Teaching a class at Siggraph Asia gave me the perfect excuse to check out Tokyo. It really is an amazing city, with a unique blend of tradition, futurism, and general crazyness.

My buddy Alex came along on the trip, he was an invaluable help preparing the talk as well as the ideal company. Without Alex I would have gone completely lost in translation. Although we were planning on travelling around in Japan, Tokyo itself was baffling enough to keep us busy for a week.

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    Tokyo Tower

     

    The Eiffel Tower? In Tokyo?
    Sure, they call it the Tokyo Tower, but seriously... Would expect some more original ideas for a tourist trap. But there's a great French restaurant in front.
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    Benten Hall Shrine

    Ueno Park

    It was the jet lag that drove me out shooting panoramas at 6 AM. That's when I discovered this little shrine on an island in the middle of a lake.
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    Shrine Interior

    Ueno Park

    As I'm sneaking around the shrine, suddenly a monk opens the doors. I use all my best Japanese lingo by pointing at my camera and asking "Photo??". To my big surprise he waves me in.
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    Small Shrine

    Ueno Park

    Right next to the big colorful shrine is another one. This shrine looks much more serious, like it's been holding a dark secret for centuries.
    I didn't dare to enter.
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    Subway Lights

    Shimbashi Station

    Notice how clean the subway station is! Also notice that there's no trashcan anywhere! This is the biggest mystery of Japanese culture: How come all these people make no litter?
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    Japanese Entrance

    Ogai Mori House

    Turned out that our hotel was a historical landmark, formerly the residence of the Japanese poet Ogai Mori.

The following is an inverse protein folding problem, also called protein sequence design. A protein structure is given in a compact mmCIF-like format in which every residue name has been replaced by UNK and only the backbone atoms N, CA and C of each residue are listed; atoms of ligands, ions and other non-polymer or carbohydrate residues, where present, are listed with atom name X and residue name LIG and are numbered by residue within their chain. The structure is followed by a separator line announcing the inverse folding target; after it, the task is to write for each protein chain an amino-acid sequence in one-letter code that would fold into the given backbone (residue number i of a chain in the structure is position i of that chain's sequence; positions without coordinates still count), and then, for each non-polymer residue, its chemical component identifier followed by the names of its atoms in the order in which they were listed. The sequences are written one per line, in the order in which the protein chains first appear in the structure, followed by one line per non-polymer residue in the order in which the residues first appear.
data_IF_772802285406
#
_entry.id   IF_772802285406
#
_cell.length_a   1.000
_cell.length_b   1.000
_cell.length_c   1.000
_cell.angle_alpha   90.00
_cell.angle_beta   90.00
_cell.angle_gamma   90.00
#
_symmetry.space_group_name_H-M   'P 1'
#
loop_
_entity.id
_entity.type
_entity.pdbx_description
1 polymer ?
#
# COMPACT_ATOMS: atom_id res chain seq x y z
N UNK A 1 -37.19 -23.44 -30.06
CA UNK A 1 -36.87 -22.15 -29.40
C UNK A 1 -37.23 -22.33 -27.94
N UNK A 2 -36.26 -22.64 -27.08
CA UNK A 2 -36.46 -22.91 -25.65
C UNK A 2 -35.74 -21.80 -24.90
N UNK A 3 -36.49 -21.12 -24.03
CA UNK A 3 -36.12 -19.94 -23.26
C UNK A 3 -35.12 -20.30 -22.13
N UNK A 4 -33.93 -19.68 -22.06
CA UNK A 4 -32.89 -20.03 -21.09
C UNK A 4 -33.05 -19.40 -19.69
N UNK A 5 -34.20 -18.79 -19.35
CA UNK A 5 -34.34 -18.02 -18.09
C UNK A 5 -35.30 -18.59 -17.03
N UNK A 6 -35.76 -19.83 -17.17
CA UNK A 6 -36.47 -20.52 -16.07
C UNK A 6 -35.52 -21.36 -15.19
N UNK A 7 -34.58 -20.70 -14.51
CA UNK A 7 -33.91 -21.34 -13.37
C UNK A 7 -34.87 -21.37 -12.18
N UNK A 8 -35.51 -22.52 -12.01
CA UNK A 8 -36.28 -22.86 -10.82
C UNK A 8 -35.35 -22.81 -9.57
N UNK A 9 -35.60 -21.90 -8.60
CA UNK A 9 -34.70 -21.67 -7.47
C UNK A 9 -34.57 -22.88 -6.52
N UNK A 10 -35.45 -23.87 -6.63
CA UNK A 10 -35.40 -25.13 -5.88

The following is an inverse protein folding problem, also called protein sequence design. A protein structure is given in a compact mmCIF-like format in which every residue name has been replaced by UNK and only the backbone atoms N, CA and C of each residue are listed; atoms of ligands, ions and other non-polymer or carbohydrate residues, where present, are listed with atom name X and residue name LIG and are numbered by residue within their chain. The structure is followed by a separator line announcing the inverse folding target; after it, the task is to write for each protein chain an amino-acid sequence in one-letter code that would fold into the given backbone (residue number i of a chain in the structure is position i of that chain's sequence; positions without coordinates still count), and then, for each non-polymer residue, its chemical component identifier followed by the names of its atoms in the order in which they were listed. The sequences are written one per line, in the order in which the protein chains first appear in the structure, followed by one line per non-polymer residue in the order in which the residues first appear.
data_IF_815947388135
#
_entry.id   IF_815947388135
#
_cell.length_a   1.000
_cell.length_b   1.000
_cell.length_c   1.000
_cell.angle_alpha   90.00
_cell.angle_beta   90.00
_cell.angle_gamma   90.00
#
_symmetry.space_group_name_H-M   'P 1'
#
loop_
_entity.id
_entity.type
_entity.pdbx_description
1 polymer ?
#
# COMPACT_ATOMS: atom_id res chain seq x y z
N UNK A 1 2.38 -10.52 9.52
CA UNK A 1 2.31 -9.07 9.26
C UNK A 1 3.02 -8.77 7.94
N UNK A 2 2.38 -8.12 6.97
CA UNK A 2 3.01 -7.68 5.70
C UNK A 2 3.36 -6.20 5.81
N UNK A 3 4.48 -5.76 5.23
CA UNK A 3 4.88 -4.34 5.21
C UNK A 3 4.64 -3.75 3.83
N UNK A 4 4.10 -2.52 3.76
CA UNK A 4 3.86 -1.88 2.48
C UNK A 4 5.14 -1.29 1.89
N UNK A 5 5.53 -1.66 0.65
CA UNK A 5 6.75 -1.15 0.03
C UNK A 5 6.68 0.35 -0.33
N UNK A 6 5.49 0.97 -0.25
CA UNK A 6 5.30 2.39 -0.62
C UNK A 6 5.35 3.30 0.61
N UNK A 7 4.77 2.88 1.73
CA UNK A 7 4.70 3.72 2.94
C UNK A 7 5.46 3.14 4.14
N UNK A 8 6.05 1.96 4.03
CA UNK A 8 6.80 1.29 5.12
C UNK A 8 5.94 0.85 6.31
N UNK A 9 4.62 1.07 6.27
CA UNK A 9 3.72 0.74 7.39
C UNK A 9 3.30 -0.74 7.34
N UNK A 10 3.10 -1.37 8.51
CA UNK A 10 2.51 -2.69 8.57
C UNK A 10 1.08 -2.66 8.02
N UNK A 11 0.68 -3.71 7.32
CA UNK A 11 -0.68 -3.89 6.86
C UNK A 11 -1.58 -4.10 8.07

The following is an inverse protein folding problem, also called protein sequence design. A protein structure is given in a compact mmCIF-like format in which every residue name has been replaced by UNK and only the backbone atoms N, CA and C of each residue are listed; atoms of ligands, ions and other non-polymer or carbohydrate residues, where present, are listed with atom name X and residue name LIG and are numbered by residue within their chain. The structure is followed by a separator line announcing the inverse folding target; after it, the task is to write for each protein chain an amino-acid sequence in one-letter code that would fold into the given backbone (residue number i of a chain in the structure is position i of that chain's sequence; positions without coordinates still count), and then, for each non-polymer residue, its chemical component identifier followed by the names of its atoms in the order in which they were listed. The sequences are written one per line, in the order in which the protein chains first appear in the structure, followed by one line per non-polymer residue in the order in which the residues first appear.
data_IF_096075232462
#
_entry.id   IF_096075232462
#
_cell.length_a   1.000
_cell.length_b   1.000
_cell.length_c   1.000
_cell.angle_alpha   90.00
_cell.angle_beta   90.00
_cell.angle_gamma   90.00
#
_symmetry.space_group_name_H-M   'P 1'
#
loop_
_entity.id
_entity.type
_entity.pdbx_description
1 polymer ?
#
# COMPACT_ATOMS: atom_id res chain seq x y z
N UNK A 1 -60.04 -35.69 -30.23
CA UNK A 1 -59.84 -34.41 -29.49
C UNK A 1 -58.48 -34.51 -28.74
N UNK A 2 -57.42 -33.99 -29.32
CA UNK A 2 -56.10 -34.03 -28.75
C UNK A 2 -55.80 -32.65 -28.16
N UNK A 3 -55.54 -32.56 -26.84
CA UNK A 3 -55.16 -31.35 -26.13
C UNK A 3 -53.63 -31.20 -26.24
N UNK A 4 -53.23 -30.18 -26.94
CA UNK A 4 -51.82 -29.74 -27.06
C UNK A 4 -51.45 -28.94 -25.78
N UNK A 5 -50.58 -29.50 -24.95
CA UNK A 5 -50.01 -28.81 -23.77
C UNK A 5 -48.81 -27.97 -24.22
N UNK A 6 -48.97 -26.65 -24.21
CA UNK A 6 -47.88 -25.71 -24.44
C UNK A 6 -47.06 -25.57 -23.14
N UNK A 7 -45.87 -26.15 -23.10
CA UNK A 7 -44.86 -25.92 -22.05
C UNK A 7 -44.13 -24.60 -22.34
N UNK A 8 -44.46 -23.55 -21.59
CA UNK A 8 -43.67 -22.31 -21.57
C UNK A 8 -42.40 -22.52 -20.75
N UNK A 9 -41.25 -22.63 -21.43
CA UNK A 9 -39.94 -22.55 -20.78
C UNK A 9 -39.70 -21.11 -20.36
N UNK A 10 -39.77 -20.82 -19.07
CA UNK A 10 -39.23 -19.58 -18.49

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    Tatmi Room A

    Ogai Mori House

    Linked withI wish this would have been our hotel room. But no, it's part of Ogai Mori's house. I suspect he was parttime Ninja, training right here.
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    Tatami Room B

    Ogai Mori House

    Linked withWe snuck into this room, through several closed doors. I guess it's used for wedding parties or billionaire business dinners. Or serious NInja training.
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    Salon

    Ogai Mori House

    Mister Mori called this nicely decorated salon with winter garden his own. I think every writer should live like this, especially when writing technical books on HDRI.
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    Teahouse

    Hamarikyu Garden

    Hamarikyo Garden is a secret gem in Tokyo, a place of scenic beauty. It used to be the villa of Shogun Tokugawa, and later a strictly imperial hangout spot. Now anyone can have a tea here.
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    Bridge A

    Hamarikyu Garden

    Linked withSeveral cedar bridges hop across the tiny artificial islands, crossing the Shioiri Pond. All that in the shadow of the Shiodome skyscrapers.
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    Bridge B

    Hamarikyu Garden

    Linked withArtificial? Yes.
    Cheesy? Sure.
    Testeless? Never!
    That's the essential difference between Disneyland and the Hamarikyu Gardens.
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    Harbor Hill

    Hamarikyu Garden

    You can also get here by waterboat, on a trip from Asakusa along Tokyo's skyline. In the background you can see the Rainbow Bridge, which is awesome to cross by train.
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    Shiodome Stairs

     

    And this is how that train comes into Shiodome. The entire complex is a giant subway-mall-maze, built three levels underground. Hotels and offices are mixed in these skyscrapers.
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    Courtyard

    Shimbashi

    Linked withThe maze connects with the neighboring district Shimbashi. It's impossible not to get lost here. We had so many "How come we're here again?" moments.
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    Subway Wall

    Shimbashi Station

    Linked withI'm fascinated by these light walls in the subway. It's the perfect studio lighting, especially when everything is so miraculously clean.
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    Shiodome Night

     

    In the Shodome district these walkways connect the skyscrapers for miles, as do giant malls in tunnels.
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    Park Hotel Lobby

     

    Our second hotel, with this lobby in the 25th floor. It's such a fancy hotel, at night I ran into a team of 5 guys in jumpsuits and hard hats dusting off the tree.
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    Future Town

     

    Linked withThe new conference center is an obsurd construction of 4 giant pyramids on their tip. It's called Tokyo Big Sight, not without reason.
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    Tokyo Big Sight

    Conference Center

    Linked withInside, we happened to run into a pet con. People carried dogs, cats, and giant lizards around.


Also check out the amazing view from our fancy room at the Park Hotel Tokyo!

Tokyo Hotel in 490 Megapixel